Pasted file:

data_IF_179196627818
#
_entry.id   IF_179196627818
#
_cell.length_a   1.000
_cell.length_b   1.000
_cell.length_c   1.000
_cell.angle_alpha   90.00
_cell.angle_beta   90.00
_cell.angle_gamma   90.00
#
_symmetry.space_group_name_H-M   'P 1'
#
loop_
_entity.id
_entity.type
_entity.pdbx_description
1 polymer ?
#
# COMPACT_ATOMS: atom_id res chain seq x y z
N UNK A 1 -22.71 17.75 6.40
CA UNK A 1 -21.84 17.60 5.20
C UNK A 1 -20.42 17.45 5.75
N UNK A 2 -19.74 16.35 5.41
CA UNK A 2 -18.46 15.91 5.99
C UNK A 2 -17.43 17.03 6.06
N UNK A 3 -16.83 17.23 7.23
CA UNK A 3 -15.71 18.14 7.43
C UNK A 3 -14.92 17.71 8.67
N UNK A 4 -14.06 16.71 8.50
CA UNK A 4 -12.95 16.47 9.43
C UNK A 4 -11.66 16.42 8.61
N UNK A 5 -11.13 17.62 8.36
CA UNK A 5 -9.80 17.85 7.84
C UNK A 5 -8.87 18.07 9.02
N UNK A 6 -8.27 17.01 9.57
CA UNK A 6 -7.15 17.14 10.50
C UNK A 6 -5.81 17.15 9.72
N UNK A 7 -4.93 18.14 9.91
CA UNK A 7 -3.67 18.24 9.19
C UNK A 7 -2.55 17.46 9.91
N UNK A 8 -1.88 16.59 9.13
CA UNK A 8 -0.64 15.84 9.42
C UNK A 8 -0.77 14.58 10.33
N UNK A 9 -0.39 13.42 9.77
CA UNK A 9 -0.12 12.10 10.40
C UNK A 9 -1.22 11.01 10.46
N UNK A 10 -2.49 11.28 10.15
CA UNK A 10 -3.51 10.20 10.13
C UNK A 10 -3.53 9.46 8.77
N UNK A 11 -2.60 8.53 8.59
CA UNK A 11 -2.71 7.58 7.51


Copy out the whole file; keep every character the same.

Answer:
data_IF_179196627818
#
_entry.id   IF_179196627818
#
_cell.length_a   1.000
_cell.length_b   1.000
_cell.length_c   1.000
_cell.angle_alpha   90.00
_cell.angle_beta   90.00
_cell.angle_gamma   90.00
#
_symmetry.space_group_name_H-M   'P 1'
#
loop_
_entity.id
_entity.type
_entity.pdbx_description
1 polymer ?
#
# COMPACT_ATOMS: atom_id res chain seq x y z
N UNK A 1 -22.71 17.75 6.40
CA UNK A 1 -21.84 17.60 5.20
C UNK A 1 -20.42 17.45 5.75
N UNK A 2 -19.74 16.35 5.41
CA UNK A 2 -18.46 15.91 5.99
C UNK A 2 -17.43 17.03 6.06
N UNK A 3 -16.83 17.23 7.23
CA UNK A 3 -15.71 18.14 7.43
C UNK A 3 -14.92 17.71 8.67
N UNK A 4 -14.06 16.71 8.50
CA UNK A 4 -12.95 16.47 9.43
C UNK A 4 -11.66 16.42 8.61
N UNK A 5 -11.13 17.62 8.36
CA UNK A 5 -9.80 17.85 7.84
C UNK A 5 -8.87 18.07 9.02
N UNK A 6 -8.27 17.01 9.57
CA UNK A 6 -7.15 17.14 10.50
C UNK A 6 -5.81 17.15 9.72
N UNK A 7 -4.93 18.14 9.91
CA UNK A 7 -3.67 18.24 9.19
C UNK A 7 -2.55 17.46 9.91
N UNK A 8 -1.88 16.59 9.13
CA UNK A 8 -0.64 15.84 9.42
C UNK A 8 -0.77 14.58 10.33
N UNK A 9 -0.39 13.42 9.77
CA UNK A 9 -0.12 12.10 10.40
C UNK A 9 -1.22 11.01 10.46
N UNK A 10 -2.49 11.28 10.15
CA UNK A 10 -3.51 10.20 10.13
C UNK A 10 -3.53 9.46 8.77
N UNK A 11 -2.60 8.53 8.59
CA UNK A 11 -2.71 7.58 7.51